According to mathematical analysis, wind power is proportional to the cube of the wind speed, or doubling the speed of the wind gives 8 times the power. It has also been analysed by Betz (based on a flat disk zone of power extraction ~ not applicable here) that a maximum of 59% of the mass momentum of the wind molecules, or wind power density (WPD), can be harvested from the wind by reducing the velocity of the wind by up to two thirds. This is theoretical, without any losses from turbulence or bypassed air molecules. In actual performance, efficiencies of existing wind turbines have been significantly lower, as shown in the chart below. However, these calculations do not take into consideration other mechanisms of power transfer not present in conventional propeller blades.
By these calculations, the wind power density at a velocity of 10 meters/second (22 miles per hour) is around 613 watts/sq.m Therefore, the theoretical maximum energy that can be extracted from this wind at 10m/sec is 613 x .59 = 362 watts/sq.m. At a tiny 9.5 sq.ft (0.883 sq.m.) wind shadow our first prototype must extract less than 320 watts from the 10m/s wind. According to analysis of real wind turbine performance, the actual power generated may be less than 35% of the power in the wind, or less than 189 Watts.
I postulate that, due to the advantageous wind deflection profile downstream, the involute turbine can be more efficient than the airfoil blade turbine. The turbulence behind a fast-moving and relatively fat propeller blade not only looses power by flinging the wind outward down- stream, but also from accelerating a fat propeller through the air at several times the wind speed, an increasingly turbulent wake is generated behind the prop, robbing it of power.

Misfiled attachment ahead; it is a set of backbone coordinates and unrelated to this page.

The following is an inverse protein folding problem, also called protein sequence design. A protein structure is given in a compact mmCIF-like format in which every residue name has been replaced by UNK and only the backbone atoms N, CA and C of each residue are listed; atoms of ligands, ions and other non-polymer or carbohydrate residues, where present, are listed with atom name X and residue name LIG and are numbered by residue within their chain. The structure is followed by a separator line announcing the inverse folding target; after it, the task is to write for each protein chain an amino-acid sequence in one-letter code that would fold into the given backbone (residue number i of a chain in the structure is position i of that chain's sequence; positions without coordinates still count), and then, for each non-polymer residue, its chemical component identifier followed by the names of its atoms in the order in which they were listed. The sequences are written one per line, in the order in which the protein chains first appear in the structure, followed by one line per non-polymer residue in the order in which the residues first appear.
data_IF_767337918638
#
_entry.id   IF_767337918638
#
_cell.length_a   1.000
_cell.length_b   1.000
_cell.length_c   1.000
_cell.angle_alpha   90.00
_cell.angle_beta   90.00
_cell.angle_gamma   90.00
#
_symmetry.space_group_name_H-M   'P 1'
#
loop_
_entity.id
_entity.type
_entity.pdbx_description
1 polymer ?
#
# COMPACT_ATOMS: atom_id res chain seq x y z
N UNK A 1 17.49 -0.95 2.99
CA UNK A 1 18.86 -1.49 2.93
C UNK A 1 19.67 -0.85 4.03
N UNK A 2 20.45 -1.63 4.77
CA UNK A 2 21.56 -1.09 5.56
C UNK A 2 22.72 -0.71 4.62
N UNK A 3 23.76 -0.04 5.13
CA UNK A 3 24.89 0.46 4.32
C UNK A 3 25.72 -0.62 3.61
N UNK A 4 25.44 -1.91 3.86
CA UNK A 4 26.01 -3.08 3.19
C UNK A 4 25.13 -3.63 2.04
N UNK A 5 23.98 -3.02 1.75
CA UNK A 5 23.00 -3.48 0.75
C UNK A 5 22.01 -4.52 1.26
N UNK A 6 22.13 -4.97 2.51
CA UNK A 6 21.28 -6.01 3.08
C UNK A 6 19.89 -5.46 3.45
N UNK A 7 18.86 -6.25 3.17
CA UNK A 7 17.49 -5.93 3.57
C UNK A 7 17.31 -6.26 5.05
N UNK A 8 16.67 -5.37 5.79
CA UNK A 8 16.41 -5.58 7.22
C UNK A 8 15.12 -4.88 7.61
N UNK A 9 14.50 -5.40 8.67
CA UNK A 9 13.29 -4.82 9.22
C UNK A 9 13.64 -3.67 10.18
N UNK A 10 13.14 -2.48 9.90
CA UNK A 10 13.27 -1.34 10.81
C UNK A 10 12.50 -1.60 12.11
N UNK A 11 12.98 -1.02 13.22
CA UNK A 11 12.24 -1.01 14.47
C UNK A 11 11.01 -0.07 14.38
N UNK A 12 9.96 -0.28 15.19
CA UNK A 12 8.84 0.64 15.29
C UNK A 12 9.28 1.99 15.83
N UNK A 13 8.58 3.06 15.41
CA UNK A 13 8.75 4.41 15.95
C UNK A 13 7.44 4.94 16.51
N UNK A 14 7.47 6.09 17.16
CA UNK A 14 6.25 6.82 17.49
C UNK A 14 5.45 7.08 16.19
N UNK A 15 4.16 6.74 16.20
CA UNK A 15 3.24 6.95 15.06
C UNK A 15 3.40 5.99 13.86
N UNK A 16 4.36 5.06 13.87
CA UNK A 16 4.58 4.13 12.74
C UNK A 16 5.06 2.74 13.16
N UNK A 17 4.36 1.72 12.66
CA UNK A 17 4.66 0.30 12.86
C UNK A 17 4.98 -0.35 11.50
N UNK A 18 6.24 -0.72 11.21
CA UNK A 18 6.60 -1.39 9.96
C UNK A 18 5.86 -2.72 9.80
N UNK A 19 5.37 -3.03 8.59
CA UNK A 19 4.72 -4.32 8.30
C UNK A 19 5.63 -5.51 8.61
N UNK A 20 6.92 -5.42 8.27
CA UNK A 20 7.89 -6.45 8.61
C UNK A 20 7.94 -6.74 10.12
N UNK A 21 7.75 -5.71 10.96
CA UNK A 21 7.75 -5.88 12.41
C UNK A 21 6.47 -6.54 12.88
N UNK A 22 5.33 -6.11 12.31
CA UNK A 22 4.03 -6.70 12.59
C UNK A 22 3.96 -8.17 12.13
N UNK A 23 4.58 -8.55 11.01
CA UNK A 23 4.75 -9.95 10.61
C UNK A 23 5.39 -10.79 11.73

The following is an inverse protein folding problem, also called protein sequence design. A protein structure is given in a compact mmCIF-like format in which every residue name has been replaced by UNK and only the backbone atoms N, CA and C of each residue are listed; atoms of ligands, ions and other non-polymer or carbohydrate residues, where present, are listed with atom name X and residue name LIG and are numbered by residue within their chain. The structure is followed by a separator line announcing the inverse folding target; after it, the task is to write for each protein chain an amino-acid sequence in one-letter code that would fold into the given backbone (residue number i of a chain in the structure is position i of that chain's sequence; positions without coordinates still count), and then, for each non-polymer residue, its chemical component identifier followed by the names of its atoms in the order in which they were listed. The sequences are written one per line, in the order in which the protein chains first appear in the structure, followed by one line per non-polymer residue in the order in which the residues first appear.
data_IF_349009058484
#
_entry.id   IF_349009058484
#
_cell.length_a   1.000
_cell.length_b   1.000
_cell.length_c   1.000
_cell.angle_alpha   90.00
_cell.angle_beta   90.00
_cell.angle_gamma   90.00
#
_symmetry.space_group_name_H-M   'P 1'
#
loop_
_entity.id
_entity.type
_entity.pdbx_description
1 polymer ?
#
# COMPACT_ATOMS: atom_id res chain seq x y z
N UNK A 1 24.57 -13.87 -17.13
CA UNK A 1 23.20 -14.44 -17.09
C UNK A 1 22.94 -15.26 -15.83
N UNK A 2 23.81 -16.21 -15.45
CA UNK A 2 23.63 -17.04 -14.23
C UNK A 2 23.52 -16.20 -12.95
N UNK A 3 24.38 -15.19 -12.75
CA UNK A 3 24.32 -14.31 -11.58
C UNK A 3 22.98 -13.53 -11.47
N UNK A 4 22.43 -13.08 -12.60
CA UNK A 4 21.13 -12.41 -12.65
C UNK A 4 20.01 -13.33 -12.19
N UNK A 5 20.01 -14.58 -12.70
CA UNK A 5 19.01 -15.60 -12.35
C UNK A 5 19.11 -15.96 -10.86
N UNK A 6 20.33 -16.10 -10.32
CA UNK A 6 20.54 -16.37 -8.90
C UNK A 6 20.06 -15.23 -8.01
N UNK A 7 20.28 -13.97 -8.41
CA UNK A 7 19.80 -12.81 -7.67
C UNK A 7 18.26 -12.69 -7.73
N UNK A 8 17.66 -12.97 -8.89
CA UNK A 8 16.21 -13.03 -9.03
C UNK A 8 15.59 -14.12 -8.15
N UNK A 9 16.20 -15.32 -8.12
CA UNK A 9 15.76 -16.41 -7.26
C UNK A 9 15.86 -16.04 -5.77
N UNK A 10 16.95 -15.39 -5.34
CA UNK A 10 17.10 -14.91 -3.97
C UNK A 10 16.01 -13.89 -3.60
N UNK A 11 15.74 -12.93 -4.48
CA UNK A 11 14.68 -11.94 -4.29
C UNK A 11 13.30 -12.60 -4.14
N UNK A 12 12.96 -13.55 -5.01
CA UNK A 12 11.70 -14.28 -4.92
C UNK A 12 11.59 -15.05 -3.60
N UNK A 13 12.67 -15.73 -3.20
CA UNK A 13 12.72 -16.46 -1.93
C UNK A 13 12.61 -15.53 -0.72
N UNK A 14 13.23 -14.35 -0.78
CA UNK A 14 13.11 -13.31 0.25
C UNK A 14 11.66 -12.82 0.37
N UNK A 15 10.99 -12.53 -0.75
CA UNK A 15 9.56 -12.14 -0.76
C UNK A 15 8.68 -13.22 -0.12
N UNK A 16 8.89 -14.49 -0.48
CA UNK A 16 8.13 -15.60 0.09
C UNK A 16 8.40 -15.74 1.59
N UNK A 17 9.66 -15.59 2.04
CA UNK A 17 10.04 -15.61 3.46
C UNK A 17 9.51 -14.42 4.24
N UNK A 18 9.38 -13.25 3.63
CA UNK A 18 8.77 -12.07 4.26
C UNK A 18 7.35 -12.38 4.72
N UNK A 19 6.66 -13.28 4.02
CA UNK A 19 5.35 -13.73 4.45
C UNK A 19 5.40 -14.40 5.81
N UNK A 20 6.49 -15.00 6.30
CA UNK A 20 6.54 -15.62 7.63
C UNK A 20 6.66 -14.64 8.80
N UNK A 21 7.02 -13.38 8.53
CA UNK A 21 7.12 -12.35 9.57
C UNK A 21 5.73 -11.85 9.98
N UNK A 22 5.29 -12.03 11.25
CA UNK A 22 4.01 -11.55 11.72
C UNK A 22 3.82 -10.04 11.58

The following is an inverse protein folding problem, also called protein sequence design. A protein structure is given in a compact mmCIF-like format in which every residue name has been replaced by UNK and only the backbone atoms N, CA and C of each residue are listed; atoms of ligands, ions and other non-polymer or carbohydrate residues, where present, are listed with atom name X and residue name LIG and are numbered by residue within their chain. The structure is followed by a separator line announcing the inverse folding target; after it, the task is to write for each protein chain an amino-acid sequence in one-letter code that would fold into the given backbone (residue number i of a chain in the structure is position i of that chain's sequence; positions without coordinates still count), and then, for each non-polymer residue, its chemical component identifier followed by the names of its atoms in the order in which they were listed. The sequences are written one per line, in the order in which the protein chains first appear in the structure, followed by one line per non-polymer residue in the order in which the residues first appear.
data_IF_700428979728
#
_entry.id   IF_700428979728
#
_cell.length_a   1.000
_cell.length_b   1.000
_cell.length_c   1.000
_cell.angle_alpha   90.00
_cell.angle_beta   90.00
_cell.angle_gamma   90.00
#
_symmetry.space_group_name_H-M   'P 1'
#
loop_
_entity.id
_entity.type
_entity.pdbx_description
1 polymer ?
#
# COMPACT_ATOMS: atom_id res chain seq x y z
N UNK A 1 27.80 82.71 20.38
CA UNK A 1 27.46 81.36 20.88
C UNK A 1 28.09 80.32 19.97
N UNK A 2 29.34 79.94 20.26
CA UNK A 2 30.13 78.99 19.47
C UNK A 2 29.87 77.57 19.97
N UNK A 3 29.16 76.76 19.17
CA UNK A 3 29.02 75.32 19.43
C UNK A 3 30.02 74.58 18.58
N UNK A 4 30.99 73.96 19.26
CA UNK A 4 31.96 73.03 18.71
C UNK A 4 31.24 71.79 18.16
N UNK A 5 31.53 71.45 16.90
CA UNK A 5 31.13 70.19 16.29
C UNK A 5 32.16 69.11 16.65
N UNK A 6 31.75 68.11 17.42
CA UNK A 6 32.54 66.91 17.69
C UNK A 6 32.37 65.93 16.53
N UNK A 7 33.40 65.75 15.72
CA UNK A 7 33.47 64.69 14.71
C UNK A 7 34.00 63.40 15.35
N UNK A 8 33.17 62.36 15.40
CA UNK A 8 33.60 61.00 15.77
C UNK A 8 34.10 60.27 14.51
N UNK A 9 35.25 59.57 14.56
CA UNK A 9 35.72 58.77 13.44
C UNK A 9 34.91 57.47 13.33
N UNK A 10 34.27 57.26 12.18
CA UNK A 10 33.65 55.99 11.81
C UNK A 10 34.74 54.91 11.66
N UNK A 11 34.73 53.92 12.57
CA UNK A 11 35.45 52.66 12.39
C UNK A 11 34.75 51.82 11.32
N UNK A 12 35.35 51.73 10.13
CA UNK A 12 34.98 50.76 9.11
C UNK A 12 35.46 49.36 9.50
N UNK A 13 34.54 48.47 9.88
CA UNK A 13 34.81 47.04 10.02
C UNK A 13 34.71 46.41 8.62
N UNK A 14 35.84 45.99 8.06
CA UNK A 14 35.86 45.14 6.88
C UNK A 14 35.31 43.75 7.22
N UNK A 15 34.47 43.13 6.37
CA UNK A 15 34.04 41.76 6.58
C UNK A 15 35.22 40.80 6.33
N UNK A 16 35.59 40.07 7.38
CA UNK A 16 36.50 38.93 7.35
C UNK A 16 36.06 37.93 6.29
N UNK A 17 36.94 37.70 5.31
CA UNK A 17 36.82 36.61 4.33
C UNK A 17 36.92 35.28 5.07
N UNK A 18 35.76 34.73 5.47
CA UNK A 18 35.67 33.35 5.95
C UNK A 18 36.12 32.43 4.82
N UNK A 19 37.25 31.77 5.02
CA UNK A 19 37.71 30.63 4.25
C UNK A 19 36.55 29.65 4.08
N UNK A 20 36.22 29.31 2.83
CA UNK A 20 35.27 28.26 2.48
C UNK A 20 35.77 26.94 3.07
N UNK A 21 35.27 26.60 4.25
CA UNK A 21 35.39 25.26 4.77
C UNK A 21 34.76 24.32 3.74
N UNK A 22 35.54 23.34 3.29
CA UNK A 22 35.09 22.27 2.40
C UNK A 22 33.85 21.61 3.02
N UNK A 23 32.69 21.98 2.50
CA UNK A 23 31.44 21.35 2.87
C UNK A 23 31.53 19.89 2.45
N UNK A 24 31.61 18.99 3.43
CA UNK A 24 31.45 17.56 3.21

In contrast, an involute shaped turbine, with paper-thin vanes smoothly catches the wind and spins it into the center, gaining power, instead of loosing power as when propeller blades throw the wind out. The involute vanes act like an ideal venturi shroud, diverting the wind mass continually inward to the central hole, then outward into a low pressure leeward zone. The Enflo Windtec shrouded turbine achieved over twice the power from a 12.5m/sec wind as a comparable unshrouded blade turbine. This suggests a potential for comparable efficiencies through the involute spiral vanes of this VAWT technology, but with a lighter, simpler design.
The mostly laminar flow throughout should also improve power-transfer efficiencies, especially at higher speeds. This needs to be tested in a wind tunnel, along with the other variations mentioned. Some intriguing questions come to mind ~ is a spinning low-pressure vortex created in the center? ~ What would happen if you open up a center hole in the bottom disk - will it suck in? - will efficiencies improve or drop? Ribbons placed in the flow path indicate that there is no upward or downward air-flow tendency, only cross-flow. Certainly, there are optimum configurations (degrees of involute rotation, size of center-hole, number of vanes) for various wind conditions ~ what are these variables? We need wind tunnel testing to determine.
The potential application of this geometry for quiet, efficient high-pressure fans should be investigated immediately. It could provide the ultimate Tesla Engine design! and what about water power?